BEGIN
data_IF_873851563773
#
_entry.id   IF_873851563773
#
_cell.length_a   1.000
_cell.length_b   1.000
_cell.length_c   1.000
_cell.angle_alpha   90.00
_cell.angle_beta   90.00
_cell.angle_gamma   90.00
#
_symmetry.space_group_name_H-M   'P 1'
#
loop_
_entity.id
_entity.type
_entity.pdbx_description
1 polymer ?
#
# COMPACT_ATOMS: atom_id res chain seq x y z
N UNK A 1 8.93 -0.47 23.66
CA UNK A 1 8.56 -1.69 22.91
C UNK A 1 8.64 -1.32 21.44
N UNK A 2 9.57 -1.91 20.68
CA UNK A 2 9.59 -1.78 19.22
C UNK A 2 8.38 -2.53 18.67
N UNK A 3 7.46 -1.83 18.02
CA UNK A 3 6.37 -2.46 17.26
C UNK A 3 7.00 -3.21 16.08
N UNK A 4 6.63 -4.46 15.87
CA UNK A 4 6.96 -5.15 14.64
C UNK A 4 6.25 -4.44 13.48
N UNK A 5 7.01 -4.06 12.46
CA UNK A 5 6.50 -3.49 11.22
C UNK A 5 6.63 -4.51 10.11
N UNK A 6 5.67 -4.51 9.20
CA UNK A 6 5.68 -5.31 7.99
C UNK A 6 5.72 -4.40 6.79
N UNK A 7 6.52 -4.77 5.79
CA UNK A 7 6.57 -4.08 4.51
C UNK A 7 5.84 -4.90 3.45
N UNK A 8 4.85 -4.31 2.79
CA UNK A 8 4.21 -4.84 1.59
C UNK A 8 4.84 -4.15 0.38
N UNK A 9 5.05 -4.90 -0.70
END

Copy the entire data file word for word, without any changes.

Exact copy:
data_IF_873851563773
#
_entry.id   IF_873851563773
#
_cell.length_a   1.000
_cell.length_b   1.000
_cell.length_c   1.000
_cell.angle_alpha   90.00
_cell.angle_beta   90.00
_cell.angle_gamma   90.00
#
_symmetry.space_group_name_H-M   'P 1'
#
loop_
_entity.id
_entity.type
_entity.pdbx_description
1 polymer ?
#
# COMPACT_ATOMS: atom_id res chain seq x y z
N UNK A 1 8.93 -0.47 23.66
CA UNK A 1 8.56 -1.69 22.91
C UNK A 1 8.64 -1.32 21.44
N UNK A 2 9.57 -1.91 20.68
CA UNK A 2 9.59 -1.78 19.22
C UNK A 2 8.38 -2.53 18.67
N UNK A 3 7.46 -1.83 18.02
CA UNK A 3 6.37 -2.46 17.26
C UNK A 3 7.00 -3.21 16.08
N UNK A 4 6.63 -4.46 15.87
CA UNK A 4 6.96 -5.15 14.64
C UNK A 4 6.25 -4.44 13.48
N UNK A 5 7.01 -4.06 12.46
CA UNK A 5 6.50 -3.49 11.22
C UNK A 5 6.63 -4.51 10.11
N UNK A 6 5.67 -4.51 9.20
CA UNK A 6 5.68 -5.31 7.99
C UNK A 6 5.72 -4.40 6.79
N UNK A 7 6.52 -4.77 5.79
CA UNK A 7 6.57 -4.08 4.51
C UNK A 7 5.84 -4.90 3.45
N UNK A 8 4.85 -4.31 2.79
CA UNK A 8 4.21 -4.84 1.59
C UNK A 8 4.84 -4.15 0.38
N UNK A 9 5.05 -4.90 -0.70